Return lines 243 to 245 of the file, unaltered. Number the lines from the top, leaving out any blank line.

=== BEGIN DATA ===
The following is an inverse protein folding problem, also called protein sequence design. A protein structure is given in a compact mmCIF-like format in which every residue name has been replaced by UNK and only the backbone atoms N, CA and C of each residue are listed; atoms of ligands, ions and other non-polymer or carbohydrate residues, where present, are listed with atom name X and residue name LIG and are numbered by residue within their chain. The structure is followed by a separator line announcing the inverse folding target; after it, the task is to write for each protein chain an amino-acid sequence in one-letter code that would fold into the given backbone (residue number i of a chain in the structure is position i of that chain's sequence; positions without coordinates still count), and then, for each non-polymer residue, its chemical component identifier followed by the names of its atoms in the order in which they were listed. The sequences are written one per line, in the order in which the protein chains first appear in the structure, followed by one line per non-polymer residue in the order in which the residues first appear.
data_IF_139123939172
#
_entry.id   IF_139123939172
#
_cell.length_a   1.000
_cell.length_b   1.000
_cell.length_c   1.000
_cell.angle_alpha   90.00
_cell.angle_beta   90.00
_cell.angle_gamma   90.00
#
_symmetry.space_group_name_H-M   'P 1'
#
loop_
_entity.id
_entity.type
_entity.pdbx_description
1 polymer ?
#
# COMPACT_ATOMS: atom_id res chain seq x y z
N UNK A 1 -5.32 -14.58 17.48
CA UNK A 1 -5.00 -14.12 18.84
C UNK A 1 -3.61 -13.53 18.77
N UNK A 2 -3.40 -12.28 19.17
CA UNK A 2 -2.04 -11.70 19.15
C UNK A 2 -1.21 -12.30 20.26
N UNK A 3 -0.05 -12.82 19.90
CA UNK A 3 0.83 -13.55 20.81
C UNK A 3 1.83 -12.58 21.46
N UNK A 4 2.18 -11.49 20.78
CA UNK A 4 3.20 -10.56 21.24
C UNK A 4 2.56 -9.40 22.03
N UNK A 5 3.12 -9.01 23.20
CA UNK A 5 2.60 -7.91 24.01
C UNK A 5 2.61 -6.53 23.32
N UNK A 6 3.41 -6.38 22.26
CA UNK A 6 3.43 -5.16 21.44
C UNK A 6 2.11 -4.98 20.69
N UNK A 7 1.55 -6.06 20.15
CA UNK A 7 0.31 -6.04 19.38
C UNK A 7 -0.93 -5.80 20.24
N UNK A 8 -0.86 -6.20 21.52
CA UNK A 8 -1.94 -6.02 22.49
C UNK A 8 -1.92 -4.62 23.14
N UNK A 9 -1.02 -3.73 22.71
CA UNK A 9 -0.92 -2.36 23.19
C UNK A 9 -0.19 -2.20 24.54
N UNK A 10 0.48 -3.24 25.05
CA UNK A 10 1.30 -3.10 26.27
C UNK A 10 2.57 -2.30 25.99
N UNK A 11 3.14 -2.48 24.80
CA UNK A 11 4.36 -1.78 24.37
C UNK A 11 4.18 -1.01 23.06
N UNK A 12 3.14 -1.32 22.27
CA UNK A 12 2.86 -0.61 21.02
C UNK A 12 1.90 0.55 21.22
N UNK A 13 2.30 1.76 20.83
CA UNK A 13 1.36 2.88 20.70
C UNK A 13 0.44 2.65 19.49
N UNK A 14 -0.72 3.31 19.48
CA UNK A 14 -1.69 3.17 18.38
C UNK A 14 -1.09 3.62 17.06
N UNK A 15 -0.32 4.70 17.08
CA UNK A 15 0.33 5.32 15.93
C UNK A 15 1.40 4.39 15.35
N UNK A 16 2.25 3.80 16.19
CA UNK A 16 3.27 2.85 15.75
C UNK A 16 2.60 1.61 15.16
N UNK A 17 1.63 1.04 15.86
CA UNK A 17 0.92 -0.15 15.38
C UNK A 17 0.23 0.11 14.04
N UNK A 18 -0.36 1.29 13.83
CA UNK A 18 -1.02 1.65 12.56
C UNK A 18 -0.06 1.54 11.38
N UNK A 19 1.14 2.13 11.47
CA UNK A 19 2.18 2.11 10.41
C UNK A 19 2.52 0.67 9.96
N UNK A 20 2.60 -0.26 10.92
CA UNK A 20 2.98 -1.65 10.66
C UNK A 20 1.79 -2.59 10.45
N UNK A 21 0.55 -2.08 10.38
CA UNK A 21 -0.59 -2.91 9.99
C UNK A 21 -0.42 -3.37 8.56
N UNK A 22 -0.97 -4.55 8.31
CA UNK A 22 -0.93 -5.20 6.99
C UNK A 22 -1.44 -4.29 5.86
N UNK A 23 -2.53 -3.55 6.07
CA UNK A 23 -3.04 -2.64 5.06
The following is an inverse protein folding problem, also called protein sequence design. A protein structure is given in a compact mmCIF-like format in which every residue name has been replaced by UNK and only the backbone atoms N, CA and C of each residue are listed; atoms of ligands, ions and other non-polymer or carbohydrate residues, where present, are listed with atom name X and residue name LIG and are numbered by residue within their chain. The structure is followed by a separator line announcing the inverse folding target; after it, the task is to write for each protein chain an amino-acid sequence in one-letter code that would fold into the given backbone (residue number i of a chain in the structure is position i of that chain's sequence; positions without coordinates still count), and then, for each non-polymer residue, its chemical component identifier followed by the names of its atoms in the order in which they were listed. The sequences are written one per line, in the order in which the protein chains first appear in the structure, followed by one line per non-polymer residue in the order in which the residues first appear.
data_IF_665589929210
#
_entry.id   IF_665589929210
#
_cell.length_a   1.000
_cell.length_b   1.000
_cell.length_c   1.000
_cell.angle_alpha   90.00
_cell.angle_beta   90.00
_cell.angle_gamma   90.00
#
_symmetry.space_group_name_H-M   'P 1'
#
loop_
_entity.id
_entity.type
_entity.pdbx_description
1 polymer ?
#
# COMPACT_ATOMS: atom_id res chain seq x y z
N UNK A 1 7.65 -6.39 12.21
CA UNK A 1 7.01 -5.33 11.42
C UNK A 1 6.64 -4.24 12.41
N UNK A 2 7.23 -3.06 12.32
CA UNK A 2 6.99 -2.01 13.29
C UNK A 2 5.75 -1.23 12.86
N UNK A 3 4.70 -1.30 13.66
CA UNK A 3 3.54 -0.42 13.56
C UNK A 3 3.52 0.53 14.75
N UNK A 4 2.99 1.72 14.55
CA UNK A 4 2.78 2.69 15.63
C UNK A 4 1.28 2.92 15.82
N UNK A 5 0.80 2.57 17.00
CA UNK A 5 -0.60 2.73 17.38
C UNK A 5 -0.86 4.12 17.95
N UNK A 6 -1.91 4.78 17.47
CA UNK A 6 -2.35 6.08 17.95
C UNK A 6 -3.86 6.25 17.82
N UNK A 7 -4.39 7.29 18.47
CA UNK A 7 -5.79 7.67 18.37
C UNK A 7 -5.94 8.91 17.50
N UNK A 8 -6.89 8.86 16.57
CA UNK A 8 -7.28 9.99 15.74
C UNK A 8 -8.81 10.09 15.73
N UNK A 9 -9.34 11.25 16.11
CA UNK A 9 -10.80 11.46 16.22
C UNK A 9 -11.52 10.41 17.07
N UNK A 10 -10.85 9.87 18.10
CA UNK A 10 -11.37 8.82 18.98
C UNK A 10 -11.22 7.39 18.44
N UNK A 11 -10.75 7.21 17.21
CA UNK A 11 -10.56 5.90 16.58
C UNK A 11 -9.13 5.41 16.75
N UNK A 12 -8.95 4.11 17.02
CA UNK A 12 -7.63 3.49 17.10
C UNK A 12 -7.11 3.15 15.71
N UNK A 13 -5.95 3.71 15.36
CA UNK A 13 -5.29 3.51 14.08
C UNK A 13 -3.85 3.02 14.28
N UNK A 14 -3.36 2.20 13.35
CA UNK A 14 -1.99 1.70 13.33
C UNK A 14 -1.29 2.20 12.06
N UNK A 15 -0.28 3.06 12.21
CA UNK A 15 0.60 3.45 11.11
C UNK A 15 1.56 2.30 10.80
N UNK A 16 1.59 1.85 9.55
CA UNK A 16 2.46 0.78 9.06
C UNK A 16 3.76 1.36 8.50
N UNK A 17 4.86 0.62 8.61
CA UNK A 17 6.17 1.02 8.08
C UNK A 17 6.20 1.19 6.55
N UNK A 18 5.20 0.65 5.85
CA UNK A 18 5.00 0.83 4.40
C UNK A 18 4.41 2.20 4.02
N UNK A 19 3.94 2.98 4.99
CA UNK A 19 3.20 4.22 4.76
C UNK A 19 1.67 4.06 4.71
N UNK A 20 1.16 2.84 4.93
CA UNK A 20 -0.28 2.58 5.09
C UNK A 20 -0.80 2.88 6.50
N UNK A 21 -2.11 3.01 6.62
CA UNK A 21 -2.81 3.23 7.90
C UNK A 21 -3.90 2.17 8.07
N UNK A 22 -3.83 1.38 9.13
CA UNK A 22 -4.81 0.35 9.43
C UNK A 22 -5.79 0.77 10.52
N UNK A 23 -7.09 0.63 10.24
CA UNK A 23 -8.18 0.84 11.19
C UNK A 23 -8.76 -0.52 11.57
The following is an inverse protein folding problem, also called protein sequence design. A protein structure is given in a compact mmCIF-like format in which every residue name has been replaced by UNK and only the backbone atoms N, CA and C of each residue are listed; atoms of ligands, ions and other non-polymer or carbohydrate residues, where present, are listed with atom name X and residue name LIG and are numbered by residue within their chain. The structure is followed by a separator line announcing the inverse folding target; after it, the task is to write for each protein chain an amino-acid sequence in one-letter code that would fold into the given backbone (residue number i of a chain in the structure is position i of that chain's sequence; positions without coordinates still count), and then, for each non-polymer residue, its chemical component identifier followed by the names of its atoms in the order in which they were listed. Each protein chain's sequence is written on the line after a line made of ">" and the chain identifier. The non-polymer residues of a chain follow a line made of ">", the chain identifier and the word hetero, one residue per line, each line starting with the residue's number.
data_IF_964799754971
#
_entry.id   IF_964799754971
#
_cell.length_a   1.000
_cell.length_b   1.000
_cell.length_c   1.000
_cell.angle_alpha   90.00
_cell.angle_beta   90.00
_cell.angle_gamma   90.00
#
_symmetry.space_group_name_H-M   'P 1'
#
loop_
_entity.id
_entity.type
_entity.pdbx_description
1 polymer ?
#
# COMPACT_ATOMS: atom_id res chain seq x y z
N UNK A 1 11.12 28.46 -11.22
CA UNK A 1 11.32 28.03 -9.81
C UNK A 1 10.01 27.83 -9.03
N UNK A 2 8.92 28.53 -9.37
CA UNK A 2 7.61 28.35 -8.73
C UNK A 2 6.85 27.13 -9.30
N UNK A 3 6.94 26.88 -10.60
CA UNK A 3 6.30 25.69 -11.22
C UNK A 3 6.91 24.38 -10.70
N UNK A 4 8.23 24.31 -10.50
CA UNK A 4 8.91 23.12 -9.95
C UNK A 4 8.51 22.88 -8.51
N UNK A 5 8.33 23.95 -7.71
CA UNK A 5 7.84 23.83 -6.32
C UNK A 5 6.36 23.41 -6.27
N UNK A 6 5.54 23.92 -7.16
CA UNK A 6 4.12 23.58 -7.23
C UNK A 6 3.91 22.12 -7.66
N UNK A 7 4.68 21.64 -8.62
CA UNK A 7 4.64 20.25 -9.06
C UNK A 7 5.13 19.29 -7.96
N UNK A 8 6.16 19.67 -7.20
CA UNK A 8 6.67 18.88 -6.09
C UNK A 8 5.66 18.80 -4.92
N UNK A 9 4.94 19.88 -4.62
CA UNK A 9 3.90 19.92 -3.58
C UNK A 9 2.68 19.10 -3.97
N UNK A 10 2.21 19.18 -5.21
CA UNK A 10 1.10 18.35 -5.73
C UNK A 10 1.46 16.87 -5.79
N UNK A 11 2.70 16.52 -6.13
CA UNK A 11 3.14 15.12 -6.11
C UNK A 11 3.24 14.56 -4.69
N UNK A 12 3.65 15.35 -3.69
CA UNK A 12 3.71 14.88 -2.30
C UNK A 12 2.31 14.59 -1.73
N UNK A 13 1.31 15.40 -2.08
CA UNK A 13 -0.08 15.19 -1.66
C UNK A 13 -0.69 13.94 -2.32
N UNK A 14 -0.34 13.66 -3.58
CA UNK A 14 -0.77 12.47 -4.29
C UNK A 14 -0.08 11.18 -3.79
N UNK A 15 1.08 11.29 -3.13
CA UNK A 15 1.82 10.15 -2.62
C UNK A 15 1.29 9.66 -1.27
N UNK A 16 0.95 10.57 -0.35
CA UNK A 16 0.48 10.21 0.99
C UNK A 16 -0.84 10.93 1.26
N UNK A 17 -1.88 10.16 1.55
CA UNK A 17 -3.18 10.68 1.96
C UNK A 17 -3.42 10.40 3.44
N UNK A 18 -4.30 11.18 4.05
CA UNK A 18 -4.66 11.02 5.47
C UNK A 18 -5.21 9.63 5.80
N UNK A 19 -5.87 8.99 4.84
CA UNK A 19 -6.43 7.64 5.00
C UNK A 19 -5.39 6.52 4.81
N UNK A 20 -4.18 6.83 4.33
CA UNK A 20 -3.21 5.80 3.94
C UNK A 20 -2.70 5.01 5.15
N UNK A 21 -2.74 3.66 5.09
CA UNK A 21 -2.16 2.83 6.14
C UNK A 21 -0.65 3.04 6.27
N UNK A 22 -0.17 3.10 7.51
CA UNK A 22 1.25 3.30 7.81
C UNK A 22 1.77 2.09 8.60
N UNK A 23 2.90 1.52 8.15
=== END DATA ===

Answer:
N UNK A 15 1.08 11.29 -3.13
CA UNK A 15 1.82 10.15 -2.62
C UNK A 15 1.29 9.66 -1.27